[OUTLOOK]‘Election fever’ in the North

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[OUTLOOK]‘Election fever’ in the North

The story was as expected: Neither North Korea nor the United States wanted to spoil the talks. The U.S. presidential election in November held sway over the atmosphere of the second round of the six-nation meeting.
Stuck in the quagmire of the war in Iraq, the Bush administration is fighting for reelection. The administration would not want yet another crisis with the election approaching. Democratic presidential candidates are criticizing President Bush’s policy on North Korea. Pyeongyang is biding its time, thinking the situation will take a favorable turn if the Democrats win the presidential election. North Korea aims to hold out until the election.
The second round was significant in a unique way, providing a stepping stone toward the resolution of regional tension. The biggest achievement of the meeting was the establishment of a systematic mechanism to solve the North Korean nuclear problem. By the end of June, the six countries agreed, they would hold a third round of the talks and set up a working-level consultation group to handle specific matters. Finally, a realistic frame for negotiation has been prepared.
Anther improvement in the second round meeting was the diplomatic potential South Korea showed. Pyeongyang persistently demanded compensation first before it would freeze its nuclear capacity, while Washington said it would provide a financial package only after the dismantlement of the North’s program. In that deadlock, Seoul refreshingly proved that it could act as a buffer to remove the friction. Seoul proposed a three-stage plan, according to which Pyeongyang would freeze its nuclear weapons program and receive energy aid on the condition that it would dismantle the program altogether. The plan became a breakthrough and provided a direction for the resolution of the nuclear standoff. But frankly speaking, it would be easier to find problems that the meeting produced than achievements.
First, the six-nation talks did not address any central items, but just pushed them down to working-level meetings. Without a specific agreement on the definition and extent of the nuclear threat, working-level channels will be pointless. The duty of the working-level negotiations would be determined through diplomatic channels. But without a general agreement on the direction and guidelines, it is doubtful how much progress they can make. In the past, we have all witnessed the failure of quadripartite meeting as the nations pursued outward progress only, by organizing subcommittees, when they found it hard to agree on the central agenda. In order for the working-level channels to operate properly, the precise direction should be set immediately.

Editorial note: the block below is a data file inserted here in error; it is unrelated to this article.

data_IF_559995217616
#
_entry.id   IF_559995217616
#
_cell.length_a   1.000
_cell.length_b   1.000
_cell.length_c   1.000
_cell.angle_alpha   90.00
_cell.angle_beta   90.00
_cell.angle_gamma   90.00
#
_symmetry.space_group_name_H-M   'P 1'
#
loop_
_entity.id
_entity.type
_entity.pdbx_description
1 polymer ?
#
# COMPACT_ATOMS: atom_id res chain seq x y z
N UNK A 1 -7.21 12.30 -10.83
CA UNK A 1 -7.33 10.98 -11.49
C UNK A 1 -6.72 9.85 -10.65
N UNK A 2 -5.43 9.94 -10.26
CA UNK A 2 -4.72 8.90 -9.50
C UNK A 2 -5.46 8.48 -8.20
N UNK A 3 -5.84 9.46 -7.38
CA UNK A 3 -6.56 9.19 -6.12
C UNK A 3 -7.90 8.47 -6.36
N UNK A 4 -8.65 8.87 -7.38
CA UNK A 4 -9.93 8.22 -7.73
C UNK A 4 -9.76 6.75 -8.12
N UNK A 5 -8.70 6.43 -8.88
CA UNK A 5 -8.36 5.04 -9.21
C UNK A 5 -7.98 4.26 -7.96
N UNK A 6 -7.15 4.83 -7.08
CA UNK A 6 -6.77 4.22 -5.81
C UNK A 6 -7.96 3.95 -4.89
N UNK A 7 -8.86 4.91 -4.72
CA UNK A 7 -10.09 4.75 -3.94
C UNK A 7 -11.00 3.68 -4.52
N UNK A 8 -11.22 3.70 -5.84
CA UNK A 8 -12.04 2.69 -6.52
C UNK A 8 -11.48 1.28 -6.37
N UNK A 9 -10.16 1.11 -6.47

Meanwhile, North Korea completely denied the existence of a weapons program using highly enriched uranium. If only the North had acknowledged that program, we could have had a breakthrough in the framework of the nuclear freeze for compensation. Unless the uranium enrichment program is included, a freeze and dismantling would be meaningless.
At this point, the biggest concern is Pyeongyang’s stiffer attitude. When the six-nation meeting was scheduled, North Korea’s reaction was soft and friendly. Until recently, it had repeatedly claimed that it had made a bold concession by proposing a comprehensive freeze plan that included the suspension of its peaceful nuclear-powered industries. But at the Beijing meeting, Pyeongyang changed its attitude and limited the freeze to the nuclear weapons program.
Not long ago, North Korea had suggested a plan to send back the families of Japanese it had abducted. But when a Japanese delegation visited Pyeongyang recently with cautious hopes, the North Korean authorities suddenly changed their minds and repeated the original rhetoric. The change to stiffer attitude is related to happenings in the presidential election campaign in the United States. Pyeongyang’s change of heart coincided with the point when the popularity of Mr. Bush suddenly plunged.
North Korea seems to be responding too sensitively to the U.S. election campaign. But Pyeongyang must not repeat the fiasco of four years ago. It should not suffer a big loss by seeking a small gain. In a bid to maximize its interests, Pyeongyang sent an army leader, Jo Myong-rok, to Washington only three months before the last presidential election. If he had been sent to Washington earlier, history might have been different. The sooner the North gives up nuclear weapons, the better off it will be.
If Mr. Bush is reelected, Pyeongyang would find itself in a bad position. Even if the Democrats win, the United States would essentially pursue the same agenda in the post-Sept. 11 world.
The Bush administration did not pay much attention to Pyeongyang even when it acknowledged its spent fuel reprocessing, but the Democratic Clinton administration nearly went to war with the North.

* The writer is a professor at the Institute of Foreign Affairs and National Security. Translation by the JoongAng Daily staff.

by Yun Duk-min
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